Coming October 2022: "The Last Folk Hero: The Life and Myth of Bo Jackson"

Jason Chaffetz and all that’s wrong with government

In case you missed it, earlier today Cecile Richards, the president of Planned Parenthood, testified before the House Oversight Committee because of videos that allegedly showed the organization’s heads discussing the sale of fetal tissue.

It was, to be polite, an ugly day for Richards, who faced a slew of pro-life Republicans who hammered her left and hammered her right. Some were better than others, obviously, and on occasion there were even mild tones of respect.

Then, we came to Jason Chaffetz, a Republican of Utah and the committee chair.

Chaffetz is a hard-core conservative, and I have no beef with that. He’s also hard-core pro-life, and I have no beef with that either. I know a good number of people who believe abortion should be illegal, and I think it’s a reasonable argument to be made. If you truly believe life is precious, and you also believe fetuses count as humans, being anti-abortion makes sense. Do I side with you? No. Not even remotely. But I understand.

The thing is, there are ways to agree and ways to disagree; there are ways to probe and ways not to probe. And today, Chaffetz crossed a line. His questioning of Richards was, frankly, bullshit, because it wasn’t actually questioning. See, when one asks a question, he is (logically) seeking an answer. For example, I’m covering the Mets. I see Dave Wright. I ask, “Dave, how’s your back?” He replies, “It’s feeling much better. Thanks for asking.” We’re both satisfied. I got to ask, he got to answer. Bravo.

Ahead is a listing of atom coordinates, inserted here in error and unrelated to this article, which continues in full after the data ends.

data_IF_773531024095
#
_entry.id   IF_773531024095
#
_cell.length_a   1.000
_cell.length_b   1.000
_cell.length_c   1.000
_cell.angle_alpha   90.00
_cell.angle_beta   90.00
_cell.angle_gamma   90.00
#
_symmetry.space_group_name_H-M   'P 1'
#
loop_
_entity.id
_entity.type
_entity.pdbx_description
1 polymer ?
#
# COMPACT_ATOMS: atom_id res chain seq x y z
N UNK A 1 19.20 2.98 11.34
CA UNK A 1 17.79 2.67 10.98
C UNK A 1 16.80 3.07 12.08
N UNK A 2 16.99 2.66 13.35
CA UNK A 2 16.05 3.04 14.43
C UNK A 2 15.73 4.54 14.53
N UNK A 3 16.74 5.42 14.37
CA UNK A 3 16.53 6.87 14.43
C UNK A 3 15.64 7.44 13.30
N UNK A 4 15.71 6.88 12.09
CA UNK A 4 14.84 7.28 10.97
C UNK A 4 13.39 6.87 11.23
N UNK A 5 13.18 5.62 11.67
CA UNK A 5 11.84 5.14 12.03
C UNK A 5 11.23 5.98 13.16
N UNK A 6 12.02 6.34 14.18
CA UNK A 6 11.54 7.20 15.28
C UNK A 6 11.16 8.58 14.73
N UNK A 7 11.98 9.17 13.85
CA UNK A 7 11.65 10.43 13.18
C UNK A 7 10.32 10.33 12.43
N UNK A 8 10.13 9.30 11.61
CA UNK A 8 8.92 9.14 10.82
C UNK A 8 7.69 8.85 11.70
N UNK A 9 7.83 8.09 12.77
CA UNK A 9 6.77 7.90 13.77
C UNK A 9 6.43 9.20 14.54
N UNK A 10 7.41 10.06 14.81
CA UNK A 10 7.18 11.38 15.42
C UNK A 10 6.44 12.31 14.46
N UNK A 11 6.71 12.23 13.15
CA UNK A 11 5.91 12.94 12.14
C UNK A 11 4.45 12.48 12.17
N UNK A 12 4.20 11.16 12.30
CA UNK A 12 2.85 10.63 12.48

Chaffetz wanted no answers. Hell, just watch his exchanges with Richards. He would ask. She would begin to answer. He would interrupt. She would sort of shrug or look away. He would have his little grandstanding moment. She would sigh. Thankfully, he also got his shit handed to him toward the end, when he presented a slide that had one straight line heading downward and another straight line heading upward.

“You created this slide. I have no idea what it is,” Richards said.

“Well, it is the reduction over the course of years — in pink, that’s the reduction in the breast exams — and the red is the increase in the abortions,” Chaffetz said. “That’s what’s going on in the organization.”


The exchange that ensued was pure awesomeness. Richards said she had nerve before seen the slide, and that it “absolutely does not reflect what’s happening at Planned Parenthood.”

“You’re going to deny that,” Chaffetz said.

“I’m going to deny this slide that you just showed me that no one has ever provided us before,” she said. “We’ve provided you all the information about everything—all the services that Planned Parenthood provides. And it doesn’t feel like we’re trying to get to the truth here. You just showed me this.”

“I pulled those numbers directly out of your corporate reports,” Chaffetz said.

“Excuse me,” Richards said. “My lawyers have informed me that the source of this is Americans United for Life which is an anti-abortion group so I would check your source.”

Knockout blow to the chin. Chaffetz paused, smiled weakly, stuttered a tad and said, “Then we will get to the bottom of the truth of that.”


Sadly, none of this matters. No matter what Richards says, and no matter how important Planned Parenthood is to millions of American woman, Tea Party-esque conservatives now believe it to be Satan’s spawn. They want it unfunded, and they want it closed. Yes, they say, abortion is legal. But it shouldn’t be, and government needs to do something about it (of course, access to 8,001 guns is also legal, and shouldn’t be—but heaven forbid anyone touch a firearm). So instead of seeing men like Chaffetz for what they are (overmatched lightweights with thin agendas), the right applauds them, hails them, deems them future leaders of our entire nation.

And I vomit.